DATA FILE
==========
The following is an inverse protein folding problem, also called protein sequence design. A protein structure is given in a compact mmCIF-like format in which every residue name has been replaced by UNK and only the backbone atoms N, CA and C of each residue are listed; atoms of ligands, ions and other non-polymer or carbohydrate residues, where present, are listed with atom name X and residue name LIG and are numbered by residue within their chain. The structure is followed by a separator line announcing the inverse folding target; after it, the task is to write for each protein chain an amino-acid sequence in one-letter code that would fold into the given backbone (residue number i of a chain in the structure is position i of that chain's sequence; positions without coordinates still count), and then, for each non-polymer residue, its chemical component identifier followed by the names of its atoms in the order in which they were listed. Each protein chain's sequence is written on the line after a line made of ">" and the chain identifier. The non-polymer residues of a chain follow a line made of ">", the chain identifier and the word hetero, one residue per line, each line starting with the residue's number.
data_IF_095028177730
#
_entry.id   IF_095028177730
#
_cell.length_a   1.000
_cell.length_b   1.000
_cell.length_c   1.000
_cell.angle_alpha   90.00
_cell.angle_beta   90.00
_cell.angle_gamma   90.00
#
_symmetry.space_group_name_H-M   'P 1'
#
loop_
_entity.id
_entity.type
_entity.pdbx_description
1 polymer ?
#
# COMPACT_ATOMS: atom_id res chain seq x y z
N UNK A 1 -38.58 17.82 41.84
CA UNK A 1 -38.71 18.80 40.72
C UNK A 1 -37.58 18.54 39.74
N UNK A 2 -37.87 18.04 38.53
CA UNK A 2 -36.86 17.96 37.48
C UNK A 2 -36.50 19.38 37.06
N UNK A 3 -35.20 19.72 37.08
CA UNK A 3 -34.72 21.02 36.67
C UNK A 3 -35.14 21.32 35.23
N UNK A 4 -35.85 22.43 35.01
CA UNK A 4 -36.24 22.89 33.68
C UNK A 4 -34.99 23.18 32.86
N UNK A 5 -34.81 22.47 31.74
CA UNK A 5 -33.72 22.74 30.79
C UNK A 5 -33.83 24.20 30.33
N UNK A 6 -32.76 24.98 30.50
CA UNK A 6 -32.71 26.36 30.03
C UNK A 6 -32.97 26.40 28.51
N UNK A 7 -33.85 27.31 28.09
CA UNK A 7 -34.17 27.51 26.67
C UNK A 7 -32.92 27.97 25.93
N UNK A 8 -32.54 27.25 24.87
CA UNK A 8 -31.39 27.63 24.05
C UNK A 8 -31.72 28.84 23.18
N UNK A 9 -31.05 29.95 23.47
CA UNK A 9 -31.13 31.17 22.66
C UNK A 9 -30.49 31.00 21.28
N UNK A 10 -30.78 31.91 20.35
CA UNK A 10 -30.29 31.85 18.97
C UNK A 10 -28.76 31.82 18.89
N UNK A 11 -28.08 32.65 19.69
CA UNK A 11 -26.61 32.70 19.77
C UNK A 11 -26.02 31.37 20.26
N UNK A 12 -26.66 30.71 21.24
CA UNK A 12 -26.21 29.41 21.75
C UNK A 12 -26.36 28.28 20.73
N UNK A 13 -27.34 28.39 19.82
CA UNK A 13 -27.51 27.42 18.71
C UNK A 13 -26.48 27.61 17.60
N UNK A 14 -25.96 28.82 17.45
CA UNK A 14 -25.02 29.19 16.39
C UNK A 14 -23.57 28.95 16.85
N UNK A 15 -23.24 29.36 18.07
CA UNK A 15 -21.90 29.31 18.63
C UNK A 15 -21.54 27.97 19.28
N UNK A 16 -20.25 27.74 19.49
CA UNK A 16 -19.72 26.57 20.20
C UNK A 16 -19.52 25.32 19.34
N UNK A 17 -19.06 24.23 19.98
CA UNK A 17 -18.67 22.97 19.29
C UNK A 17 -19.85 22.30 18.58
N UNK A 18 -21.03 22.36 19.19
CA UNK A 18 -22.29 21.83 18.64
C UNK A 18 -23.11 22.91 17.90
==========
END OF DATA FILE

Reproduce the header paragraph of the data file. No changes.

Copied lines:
The following is an inverse protein folding problem, also called protein sequence design. A protein structure is given in a compact mmCIF-like format in which every residue name has been replaced by UNK and only the backbone atoms N, CA and C of each residue are listed; atoms of ligands, ions and other non-polymer or carbohydrate residues, where present, are listed with atom name X and residue name LIG and are numbered by residue within their chain. The structure is followed by a separator line announcing the inverse folding target; after it, the task is to write for each protein chain an amino-acid sequence in one-letter code that would fold into the given backbone (residue number i of a chain in the structure is position i of that chain's sequence; positions without coordinates still count), and then, for each non-polymer residue, its chemical component identifier followed by the names of its atoms in the order in which they were listed. Each protein chain's sequence is written on the line after a line made of ">" and the chain identifier. The non-polymer residues of a chain follow a line made of ">", the chain identifier and the word hetero, one residue per line, each line starting with the residue's number.